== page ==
Yesterday in St. Peter’s Square, Pope John XXIII and Pope John Paul II were canonized as saints by Pope Francis, with Pope Emeritus Benedict XVI also attending this historic event in the life of the Church.
“They lived through the tragic events of that century, but they were not overwhelmed by them,” Pope Francis said at the canonization. “For them, God was more powerful; faith was more powerful — faith in Jesus Christ the Redeemer of man and the Lord of history.”
Both of these saints accomplished many great things during their papal reigns, but they also distinguished themselves by their care and concern for “the least of these” in society. This is a characteristic we strive to emulate at Cross Catholic Outreach.
Cross Catholic Outreach President Jim Cavnar, meeting with St. Pope John Paul II in 2004
Known as the “Good Pope” by those closest to him, Pope John XXIII is probably best known for convening the Second Vatican Council in 1961. With a heart for his flock, Pope John was the first pope to leave the Vatican’s walls to visit local parishes, the sick in hospitals and inmates in their prison cells.
On his famous visit to a Roman prison the day after Christmas in 1958, he told the inmates, “You cannot come to me, so I come to you. … I set my gaze in your eyes; I put my heart close to yours.”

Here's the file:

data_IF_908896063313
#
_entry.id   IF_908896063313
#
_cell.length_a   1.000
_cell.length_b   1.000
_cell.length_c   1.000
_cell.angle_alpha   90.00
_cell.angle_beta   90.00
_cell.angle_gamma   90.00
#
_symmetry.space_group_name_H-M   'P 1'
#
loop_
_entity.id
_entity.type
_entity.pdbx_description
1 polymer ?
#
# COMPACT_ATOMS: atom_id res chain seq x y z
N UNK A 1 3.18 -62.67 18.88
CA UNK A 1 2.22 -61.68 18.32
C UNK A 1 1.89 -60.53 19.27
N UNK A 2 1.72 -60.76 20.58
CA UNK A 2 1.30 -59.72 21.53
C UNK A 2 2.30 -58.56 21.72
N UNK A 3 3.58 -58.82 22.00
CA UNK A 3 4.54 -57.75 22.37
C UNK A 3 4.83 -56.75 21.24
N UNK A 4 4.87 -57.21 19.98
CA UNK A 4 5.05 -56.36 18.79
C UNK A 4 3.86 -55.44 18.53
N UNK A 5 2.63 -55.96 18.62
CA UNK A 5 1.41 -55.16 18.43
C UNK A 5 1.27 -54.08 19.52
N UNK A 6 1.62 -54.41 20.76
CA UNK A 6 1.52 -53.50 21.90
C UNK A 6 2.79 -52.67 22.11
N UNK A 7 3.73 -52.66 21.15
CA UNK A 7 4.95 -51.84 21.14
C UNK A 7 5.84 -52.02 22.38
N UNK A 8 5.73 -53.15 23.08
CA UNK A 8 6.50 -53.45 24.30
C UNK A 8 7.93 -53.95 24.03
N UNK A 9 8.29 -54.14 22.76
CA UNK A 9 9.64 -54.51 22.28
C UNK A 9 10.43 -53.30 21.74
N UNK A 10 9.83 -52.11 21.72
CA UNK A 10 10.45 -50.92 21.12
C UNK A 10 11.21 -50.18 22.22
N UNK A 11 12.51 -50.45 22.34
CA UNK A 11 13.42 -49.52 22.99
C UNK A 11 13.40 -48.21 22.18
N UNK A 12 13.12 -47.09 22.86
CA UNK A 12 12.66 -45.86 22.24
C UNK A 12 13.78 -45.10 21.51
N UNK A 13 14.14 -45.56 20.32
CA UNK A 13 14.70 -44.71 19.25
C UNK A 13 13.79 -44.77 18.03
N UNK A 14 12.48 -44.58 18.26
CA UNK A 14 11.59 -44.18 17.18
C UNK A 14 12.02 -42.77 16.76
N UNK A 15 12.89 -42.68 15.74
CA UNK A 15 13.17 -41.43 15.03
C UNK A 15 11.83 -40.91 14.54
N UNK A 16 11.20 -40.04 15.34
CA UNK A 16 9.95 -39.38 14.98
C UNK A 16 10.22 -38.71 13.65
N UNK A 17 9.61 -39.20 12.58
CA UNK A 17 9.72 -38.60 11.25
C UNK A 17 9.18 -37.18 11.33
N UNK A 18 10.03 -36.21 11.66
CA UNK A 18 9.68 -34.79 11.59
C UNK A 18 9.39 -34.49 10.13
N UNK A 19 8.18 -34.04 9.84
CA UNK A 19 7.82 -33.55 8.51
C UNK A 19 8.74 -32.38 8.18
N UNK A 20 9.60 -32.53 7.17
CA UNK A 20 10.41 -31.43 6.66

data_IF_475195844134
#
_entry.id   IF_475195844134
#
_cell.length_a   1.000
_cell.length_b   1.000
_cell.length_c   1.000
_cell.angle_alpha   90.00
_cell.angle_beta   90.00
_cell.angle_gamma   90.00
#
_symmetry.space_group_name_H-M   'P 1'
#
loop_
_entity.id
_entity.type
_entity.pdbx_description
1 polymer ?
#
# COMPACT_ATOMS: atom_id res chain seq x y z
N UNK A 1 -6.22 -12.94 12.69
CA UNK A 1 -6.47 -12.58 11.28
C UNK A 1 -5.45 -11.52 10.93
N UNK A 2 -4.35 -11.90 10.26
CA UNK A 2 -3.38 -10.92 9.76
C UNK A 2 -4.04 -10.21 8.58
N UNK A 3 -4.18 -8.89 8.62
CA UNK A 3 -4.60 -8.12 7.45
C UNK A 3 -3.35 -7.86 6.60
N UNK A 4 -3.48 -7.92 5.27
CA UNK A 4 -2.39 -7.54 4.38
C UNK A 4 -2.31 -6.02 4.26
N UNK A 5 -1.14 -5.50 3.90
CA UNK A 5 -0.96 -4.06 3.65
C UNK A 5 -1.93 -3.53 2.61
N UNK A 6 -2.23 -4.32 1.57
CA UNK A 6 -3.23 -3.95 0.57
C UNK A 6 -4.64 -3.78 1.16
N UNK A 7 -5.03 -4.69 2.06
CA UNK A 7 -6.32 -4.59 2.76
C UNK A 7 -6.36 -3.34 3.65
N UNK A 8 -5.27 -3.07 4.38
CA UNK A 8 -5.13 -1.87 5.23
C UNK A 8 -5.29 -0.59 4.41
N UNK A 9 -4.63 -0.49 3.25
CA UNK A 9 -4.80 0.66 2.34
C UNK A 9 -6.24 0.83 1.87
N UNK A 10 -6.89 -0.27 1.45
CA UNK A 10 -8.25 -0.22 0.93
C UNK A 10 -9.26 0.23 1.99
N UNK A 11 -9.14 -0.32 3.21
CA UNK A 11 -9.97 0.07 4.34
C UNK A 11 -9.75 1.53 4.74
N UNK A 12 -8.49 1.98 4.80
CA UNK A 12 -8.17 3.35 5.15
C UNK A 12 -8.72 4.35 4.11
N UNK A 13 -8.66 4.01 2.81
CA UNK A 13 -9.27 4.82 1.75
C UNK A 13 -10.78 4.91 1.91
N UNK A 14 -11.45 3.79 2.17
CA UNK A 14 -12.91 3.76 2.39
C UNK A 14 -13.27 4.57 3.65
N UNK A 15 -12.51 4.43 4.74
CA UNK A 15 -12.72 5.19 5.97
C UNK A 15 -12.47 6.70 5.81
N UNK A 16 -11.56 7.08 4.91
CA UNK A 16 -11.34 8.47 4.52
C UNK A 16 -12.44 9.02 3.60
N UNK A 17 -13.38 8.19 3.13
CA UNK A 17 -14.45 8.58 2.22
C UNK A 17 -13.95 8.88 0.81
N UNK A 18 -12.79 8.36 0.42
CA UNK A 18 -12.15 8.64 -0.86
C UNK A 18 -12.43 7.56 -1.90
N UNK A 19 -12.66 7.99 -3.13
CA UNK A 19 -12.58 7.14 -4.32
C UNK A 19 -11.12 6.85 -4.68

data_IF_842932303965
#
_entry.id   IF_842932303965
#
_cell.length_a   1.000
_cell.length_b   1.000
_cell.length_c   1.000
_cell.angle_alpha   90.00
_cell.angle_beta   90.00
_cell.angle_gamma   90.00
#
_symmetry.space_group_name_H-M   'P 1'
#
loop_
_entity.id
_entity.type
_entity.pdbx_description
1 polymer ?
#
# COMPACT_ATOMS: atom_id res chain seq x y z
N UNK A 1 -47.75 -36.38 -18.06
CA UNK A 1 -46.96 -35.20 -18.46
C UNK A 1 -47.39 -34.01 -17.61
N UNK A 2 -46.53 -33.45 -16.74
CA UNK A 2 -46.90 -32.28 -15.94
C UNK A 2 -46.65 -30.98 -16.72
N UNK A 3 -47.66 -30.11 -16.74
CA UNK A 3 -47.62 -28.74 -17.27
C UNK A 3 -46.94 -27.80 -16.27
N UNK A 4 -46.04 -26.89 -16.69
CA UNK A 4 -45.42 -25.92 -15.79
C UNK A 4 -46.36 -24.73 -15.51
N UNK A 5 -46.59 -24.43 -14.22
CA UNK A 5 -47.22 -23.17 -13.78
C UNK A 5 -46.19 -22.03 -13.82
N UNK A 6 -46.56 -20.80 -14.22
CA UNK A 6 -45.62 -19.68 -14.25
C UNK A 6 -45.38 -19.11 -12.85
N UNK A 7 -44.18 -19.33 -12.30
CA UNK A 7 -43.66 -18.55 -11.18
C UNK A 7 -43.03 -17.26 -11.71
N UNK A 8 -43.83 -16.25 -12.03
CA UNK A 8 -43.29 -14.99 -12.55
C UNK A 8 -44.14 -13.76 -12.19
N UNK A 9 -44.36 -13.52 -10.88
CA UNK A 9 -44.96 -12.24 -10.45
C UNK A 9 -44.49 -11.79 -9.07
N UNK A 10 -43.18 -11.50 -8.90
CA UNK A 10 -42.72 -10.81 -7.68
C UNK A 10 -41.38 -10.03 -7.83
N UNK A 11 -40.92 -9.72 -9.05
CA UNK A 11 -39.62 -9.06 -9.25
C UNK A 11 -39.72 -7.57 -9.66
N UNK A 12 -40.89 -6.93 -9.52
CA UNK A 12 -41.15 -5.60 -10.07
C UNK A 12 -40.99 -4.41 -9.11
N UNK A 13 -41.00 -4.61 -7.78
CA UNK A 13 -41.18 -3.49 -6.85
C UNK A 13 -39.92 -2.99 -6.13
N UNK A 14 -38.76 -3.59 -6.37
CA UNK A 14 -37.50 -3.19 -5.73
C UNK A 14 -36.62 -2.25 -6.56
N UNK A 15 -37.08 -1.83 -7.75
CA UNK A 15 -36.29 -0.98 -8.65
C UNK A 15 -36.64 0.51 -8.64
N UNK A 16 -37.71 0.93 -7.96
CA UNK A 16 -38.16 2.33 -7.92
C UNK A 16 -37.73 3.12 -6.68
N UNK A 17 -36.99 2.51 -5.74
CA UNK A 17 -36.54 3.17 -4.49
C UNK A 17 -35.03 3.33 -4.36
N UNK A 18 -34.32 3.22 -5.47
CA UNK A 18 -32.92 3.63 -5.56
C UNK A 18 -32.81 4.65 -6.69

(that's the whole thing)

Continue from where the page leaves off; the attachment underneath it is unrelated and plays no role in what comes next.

Pope John Paul II was well-known as a champion for the poor, and an advocate for the last, the least and the lost. He was instrumental in the fall of the iron curtain during the Cold War; and traveled to 130 countries during his pontificate—making him an ambassador of Christ’s love to all people.
In his famous address at Yankee Stadium in 1979, he told the American crowd, “You must never be content to leave them just the crumbs of the feast. You must take of your substance, and not just of your abundance, in order to help them. And you must treat them like guests at your family table.”
At Cross Catholic Outreach, we believe in following the example of the saints who have gone before us, like Pope John XXIII and Pope John Paul II. We want to give the poor more than just the crumbs from our feast, and want to encourage faithful Catholics in the U.S. to do the same.
As followers of Christ, we are grateful for the legacies to these influential popes who always sought to serve and build up the Kingdom of God and serve “the least of these.”
In the words of Pope Francis, “May both of them teach us not to be scandalized by the wounds of Christ and to enter ever more deeply into the mystery of divine mercy, which always hopes and always forgives, because it always loves.”